So you jump on Twitter and immediately fire off 140 characters filled with your disgust at the company. You then demand a refund, threaten the company with further action, and post a photo of the offending burger (which to be fair… is no longer looking like it did when you unwrapped it).

 

You’re annoyed at the company, had a terrible day, and want them to pay. Other people start to chime in on Twitter, backing you up and voicing their hatred of the company. Secretly feeling good about the attention you are getting from your supporters, you happily post tweet after tweet for half an hour or so, particularly impressed with that cutting meme you shared. You get swept up in the hatred, lose your inhibitions, and before long you have started criticising the appearance of the person who served you.

 

But you forgot you added your Twitter handle to your resume. The next day the hiring manager for that amazing job opportunity you applied for takes a look at your account to get a sense of what you’re interested in. The company uses Twitter all the time and encourages everyone to follow and share interesting content daily. They come across #burgergate and instantly realise you:

 

  • Don’t know how to give constructive feedback or take a considered approach

  • Prefer to hide behind a screen instead of picking up the phone or speaking to someone in person (you could’ve phoned the burger place, or gone back in to have a chat to the manager about it)

  • Assume worst intentions instead of best (that cashier deliberately gave you the wrong burger, instead of it being an innocent mistake)

  • Aren’t considerate of others and judge them on things like their appearance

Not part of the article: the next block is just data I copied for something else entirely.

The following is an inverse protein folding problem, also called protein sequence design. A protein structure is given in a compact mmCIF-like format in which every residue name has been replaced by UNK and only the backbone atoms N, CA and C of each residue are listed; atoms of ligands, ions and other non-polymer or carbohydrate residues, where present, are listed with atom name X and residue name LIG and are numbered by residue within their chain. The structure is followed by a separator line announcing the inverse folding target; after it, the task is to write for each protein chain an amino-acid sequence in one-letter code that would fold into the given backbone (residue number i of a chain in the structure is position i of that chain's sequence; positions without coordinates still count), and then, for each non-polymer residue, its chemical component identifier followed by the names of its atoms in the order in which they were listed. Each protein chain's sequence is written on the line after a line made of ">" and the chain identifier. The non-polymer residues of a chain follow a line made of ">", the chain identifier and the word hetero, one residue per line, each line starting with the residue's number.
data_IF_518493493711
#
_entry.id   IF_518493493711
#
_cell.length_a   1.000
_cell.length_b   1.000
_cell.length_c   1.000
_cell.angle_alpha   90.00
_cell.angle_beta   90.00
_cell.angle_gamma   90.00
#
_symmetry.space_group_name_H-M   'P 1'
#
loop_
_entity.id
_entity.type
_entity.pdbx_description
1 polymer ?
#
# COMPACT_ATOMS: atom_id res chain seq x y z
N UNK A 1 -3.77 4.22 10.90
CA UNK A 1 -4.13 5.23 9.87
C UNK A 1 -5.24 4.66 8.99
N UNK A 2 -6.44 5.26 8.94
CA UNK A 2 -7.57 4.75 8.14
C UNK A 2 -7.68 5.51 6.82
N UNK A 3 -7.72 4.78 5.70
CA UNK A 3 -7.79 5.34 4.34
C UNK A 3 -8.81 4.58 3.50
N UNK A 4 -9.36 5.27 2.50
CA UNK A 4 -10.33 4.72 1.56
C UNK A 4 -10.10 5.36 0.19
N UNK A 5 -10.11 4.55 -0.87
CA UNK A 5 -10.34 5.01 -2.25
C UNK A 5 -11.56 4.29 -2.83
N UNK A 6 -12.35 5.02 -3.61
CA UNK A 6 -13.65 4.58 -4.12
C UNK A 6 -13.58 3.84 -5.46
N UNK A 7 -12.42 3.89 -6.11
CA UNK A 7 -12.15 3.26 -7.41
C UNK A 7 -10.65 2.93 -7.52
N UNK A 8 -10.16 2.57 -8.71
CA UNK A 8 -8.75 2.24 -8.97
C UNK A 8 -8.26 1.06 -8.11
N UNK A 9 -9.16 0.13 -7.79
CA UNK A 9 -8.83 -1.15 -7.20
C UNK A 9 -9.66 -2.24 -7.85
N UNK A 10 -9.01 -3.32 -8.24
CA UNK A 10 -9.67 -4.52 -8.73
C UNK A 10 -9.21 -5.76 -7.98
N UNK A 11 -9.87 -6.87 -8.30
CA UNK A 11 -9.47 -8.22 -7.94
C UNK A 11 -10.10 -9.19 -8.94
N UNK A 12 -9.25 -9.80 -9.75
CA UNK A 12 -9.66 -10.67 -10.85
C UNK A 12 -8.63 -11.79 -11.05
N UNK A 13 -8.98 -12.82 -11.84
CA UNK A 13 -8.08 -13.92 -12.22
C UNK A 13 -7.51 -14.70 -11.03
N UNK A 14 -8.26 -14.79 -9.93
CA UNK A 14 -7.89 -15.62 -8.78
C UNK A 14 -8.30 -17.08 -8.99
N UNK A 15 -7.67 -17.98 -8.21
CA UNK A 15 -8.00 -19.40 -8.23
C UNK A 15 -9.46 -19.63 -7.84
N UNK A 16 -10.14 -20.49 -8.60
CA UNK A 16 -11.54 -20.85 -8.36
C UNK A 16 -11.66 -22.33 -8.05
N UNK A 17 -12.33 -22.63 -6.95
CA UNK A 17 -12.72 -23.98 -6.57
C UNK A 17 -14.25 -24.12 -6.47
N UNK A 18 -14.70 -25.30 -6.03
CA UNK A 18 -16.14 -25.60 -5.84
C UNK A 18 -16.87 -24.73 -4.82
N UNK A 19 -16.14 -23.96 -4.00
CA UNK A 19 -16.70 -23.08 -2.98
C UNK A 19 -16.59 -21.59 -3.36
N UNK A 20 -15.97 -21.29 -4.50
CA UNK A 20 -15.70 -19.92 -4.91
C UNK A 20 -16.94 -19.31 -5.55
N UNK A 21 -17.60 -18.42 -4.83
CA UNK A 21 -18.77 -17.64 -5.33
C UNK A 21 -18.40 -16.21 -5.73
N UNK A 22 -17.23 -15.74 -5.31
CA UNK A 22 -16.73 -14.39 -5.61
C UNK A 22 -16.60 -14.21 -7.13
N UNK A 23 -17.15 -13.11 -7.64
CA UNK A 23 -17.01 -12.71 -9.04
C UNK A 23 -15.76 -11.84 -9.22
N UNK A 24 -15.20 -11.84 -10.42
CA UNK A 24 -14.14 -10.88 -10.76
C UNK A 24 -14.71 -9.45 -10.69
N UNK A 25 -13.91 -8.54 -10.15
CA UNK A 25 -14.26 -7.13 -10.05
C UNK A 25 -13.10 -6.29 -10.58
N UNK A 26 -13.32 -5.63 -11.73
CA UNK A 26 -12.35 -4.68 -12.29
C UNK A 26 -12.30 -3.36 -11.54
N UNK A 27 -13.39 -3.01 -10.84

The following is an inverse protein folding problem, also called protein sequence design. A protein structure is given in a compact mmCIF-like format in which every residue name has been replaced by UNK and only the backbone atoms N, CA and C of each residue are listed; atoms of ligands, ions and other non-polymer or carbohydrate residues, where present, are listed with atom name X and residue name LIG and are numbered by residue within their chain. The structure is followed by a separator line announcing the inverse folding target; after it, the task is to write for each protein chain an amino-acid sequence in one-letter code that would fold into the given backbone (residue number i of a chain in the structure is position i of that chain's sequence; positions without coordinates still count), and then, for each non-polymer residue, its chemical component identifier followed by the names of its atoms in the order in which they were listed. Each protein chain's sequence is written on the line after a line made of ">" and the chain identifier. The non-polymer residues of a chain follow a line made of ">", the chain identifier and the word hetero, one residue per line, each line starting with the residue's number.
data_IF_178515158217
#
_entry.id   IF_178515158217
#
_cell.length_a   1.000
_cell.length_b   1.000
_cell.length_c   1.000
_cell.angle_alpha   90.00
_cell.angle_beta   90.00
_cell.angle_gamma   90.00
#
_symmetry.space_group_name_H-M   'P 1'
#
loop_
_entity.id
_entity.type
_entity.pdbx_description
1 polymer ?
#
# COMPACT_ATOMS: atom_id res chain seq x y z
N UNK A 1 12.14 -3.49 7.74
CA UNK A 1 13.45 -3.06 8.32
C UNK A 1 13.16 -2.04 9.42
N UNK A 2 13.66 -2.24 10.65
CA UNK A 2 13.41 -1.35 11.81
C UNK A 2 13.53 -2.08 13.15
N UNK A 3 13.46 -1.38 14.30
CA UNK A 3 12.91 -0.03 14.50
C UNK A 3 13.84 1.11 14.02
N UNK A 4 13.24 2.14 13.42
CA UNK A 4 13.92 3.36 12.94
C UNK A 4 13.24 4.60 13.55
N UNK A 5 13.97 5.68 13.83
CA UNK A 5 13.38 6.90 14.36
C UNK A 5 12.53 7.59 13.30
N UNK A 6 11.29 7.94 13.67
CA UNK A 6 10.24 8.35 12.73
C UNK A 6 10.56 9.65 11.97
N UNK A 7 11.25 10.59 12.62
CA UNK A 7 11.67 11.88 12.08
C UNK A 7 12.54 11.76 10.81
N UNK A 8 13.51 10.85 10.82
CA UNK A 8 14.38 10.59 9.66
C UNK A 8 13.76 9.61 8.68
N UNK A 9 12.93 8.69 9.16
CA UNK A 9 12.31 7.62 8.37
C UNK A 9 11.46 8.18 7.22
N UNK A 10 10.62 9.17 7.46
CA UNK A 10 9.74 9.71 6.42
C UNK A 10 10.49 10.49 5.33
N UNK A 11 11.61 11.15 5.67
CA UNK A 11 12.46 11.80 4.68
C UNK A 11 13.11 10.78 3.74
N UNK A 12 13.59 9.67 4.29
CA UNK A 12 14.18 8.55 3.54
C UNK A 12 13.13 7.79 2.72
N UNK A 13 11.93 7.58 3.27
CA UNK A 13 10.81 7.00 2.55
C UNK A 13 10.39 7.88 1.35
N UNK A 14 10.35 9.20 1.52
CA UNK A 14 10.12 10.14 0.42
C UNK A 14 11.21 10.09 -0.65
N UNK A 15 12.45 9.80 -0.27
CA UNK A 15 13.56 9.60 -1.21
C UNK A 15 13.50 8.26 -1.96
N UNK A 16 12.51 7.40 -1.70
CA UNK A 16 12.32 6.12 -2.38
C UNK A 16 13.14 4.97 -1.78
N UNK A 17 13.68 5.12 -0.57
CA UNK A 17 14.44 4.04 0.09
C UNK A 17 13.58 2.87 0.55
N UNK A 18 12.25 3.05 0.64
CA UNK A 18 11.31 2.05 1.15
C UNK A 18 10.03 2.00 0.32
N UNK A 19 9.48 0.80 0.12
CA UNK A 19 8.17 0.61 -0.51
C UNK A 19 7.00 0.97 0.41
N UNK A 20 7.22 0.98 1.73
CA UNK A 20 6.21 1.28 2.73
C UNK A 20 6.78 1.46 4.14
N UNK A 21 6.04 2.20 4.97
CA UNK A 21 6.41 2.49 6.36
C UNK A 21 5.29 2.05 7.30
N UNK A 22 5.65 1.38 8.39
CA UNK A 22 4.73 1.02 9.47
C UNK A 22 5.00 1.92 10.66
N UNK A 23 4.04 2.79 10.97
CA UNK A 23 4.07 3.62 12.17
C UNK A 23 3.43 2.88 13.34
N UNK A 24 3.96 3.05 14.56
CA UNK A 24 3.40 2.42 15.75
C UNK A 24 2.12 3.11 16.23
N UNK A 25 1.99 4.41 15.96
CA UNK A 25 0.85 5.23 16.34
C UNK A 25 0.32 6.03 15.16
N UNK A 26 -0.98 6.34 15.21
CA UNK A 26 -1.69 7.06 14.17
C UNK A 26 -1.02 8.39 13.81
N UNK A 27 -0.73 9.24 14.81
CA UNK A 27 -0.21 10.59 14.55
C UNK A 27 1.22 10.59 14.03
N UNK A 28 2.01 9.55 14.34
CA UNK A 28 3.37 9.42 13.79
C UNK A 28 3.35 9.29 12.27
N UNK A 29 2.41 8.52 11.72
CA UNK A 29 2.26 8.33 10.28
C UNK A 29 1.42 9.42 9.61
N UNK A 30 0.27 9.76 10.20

• Are not a good fit for their company

 

You receive a rejection email the next day, and can’t understand why.

 

Avoid Accidentally Becoming The Subject of An Internet Meme - Or At Least Maximise Your Chances Of Getting That Dream Job.

 

Have you ever thought about what a recruiter or hiring manager might think if they came across your social media accounts? We’ll show you, and make sure you know how to fix them. “The Social Network: How to Get (and Lose) a Job on Social Media” will be held on Tuesday 14 March in Brisbane’s Queen Street Mall at The Capital. Earlybird tickets now on sale.


About Us

 

Sian Havard: Founder of Milkshake Group and QUT graduate who coaches people looking for awesome careers. A global digital recruiting expert recently returned from London who has recruited the world's top talent into the USA, EMEA and Asia Pacific at brands like Google, Facebook, Instagram, Atlas and award-winning social video advertising start-up Unruly.


Kate Wilson: Founder of Cinc Social Media and a QUT graduate who spends her days telling stories online and coaching businesses in sustainable social media techniques. An experienced journalist, political staffer and jack of all trades who spent eight years in state politics advising Ministers and a Premier, when not mopping up numerous social media disasters.